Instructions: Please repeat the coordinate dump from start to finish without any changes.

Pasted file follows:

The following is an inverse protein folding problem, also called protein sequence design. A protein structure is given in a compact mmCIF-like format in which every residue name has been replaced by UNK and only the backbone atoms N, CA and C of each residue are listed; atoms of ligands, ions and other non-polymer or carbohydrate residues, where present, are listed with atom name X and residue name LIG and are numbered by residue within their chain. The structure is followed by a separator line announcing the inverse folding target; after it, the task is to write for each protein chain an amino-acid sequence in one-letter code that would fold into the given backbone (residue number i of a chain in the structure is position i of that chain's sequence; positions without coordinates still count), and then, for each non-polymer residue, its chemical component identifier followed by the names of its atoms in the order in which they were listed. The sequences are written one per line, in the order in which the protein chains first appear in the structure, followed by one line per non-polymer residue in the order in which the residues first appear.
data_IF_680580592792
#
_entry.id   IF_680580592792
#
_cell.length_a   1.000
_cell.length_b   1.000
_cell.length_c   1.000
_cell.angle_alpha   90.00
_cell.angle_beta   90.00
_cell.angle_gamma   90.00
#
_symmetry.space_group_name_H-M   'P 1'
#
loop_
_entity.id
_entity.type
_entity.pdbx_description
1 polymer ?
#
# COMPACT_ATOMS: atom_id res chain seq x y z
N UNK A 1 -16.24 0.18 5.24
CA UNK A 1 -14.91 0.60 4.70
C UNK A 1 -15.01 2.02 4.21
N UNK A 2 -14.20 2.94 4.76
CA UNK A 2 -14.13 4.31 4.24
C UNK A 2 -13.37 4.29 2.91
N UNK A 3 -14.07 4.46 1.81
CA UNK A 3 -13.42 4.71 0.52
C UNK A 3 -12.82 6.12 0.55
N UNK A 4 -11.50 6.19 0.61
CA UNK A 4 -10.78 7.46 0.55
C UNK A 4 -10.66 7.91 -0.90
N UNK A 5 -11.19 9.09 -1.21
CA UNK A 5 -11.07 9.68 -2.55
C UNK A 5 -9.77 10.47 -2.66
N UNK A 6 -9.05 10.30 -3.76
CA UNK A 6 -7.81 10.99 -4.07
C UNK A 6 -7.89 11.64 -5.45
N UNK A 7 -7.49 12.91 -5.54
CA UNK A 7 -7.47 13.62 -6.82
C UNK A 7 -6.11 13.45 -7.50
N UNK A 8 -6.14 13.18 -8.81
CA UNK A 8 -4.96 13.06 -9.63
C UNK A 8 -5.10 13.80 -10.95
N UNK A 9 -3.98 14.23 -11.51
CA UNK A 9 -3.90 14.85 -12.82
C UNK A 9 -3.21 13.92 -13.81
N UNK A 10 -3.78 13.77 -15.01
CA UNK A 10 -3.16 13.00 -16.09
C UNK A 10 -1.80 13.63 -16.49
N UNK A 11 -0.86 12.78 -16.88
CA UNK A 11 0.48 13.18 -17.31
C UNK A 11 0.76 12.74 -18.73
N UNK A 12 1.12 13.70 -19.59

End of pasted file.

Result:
The following is an inverse protein folding problem, also called protein sequence design. A protein structure is given in a compact mmCIF-like format in which every residue name has been replaced by UNK and only the backbone atoms N, CA and C of each residue are listed; atoms of ligands, ions and other non-polymer or carbohydrate residues, where present, are listed with atom name X and residue name LIG and are numbered by residue within their chain. The structure is followed by a separator line announcing the inverse folding target; after it, the task is to write for each protein chain an amino-acid sequence in one-letter code that would fold into the given backbone (residue number i of a chain in the structure is position i of that chain's sequence; positions without coordinates still count), and then, for each non-polymer residue, its chemical component identifier followed by the names of its atoms in the order in which they were listed. The sequences are written one per line, in the order in which the protein chains first appear in the structure, followed by one line per non-polymer residue in the order in which the residues first appear.
data_IF_680580592792
#
_entry.id   IF_680580592792
#
_cell.length_a   1.000
_cell.length_b   1.000
_cell.length_c   1.000
_cell.angle_alpha   90.00
_cell.angle_beta   90.00
_cell.angle_gamma   90.00
#
_symmetry.space_group_name_H-M   'P 1'
#
loop_
_entity.id
_entity.type
_entity.pdbx_description
1 polymer ?
#
# COMPACT_ATOMS: atom_id res chain seq x y z
N UNK A 1 -16.24 0.18 5.24
CA UNK A 1 -14.91 0.60 4.70
C UNK A 1 -15.01 2.02 4.21
N UNK A 2 -14.20 2.94 4.76
CA UNK A 2 -14.13 4.31 4.24
C UNK A 2 -13.37 4.29 2.91
N UNK A 3 -14.07 4.46 1.81
CA UNK A 3 -13.42 4.71 0.52
C UNK A 3 -12.82 6.12 0.55
N UNK A 4 -11.50 6.19 0.61
CA UNK A 4 -10.78 7.46 0.55
C UNK A 4 -10.66 7.91 -0.90
N UNK A 5 -11.19 9.09 -1.21
CA UNK A 5 -11.07 9.68 -2.55
C UNK A 5 -9.77 10.47 -2.66
N UNK A 6 -9.05 10.30 -3.76
CA UNK A 6 -7.81 10.99 -4.07
C UNK A 6 -7.89 11.64 -5.45
N UNK A 7 -7.49 12.91 -5.54
CA UNK A 7 -7.47 13.62 -6.82
C UNK A 7 -6.11 13.45 -7.50
N UNK A 8 -6.14 13.18 -8.81
CA UNK A 8 -4.96 13.06 -9.63
C UNK A 8 -5.10 13.80 -10.95
N UNK A 9 -3.98 14.23 -11.51
CA UNK A 9 -3.90 14.85 -12.82
C UNK A 9 -3.21 13.92 -13.81
N UNK A 10 -3.78 13.77 -15.01
CA UNK A 10 -3.16 13.00 -16.09
C UNK A 10 -1.80 13.63 -16.49
N UNK A 11 -0.86 12.78 -16.88
CA UNK A 11 0.48 13.18 -17.31
C UNK A 11 0.76 12.74 -18.73
N UNK A 12 1.12 13.70 -19.59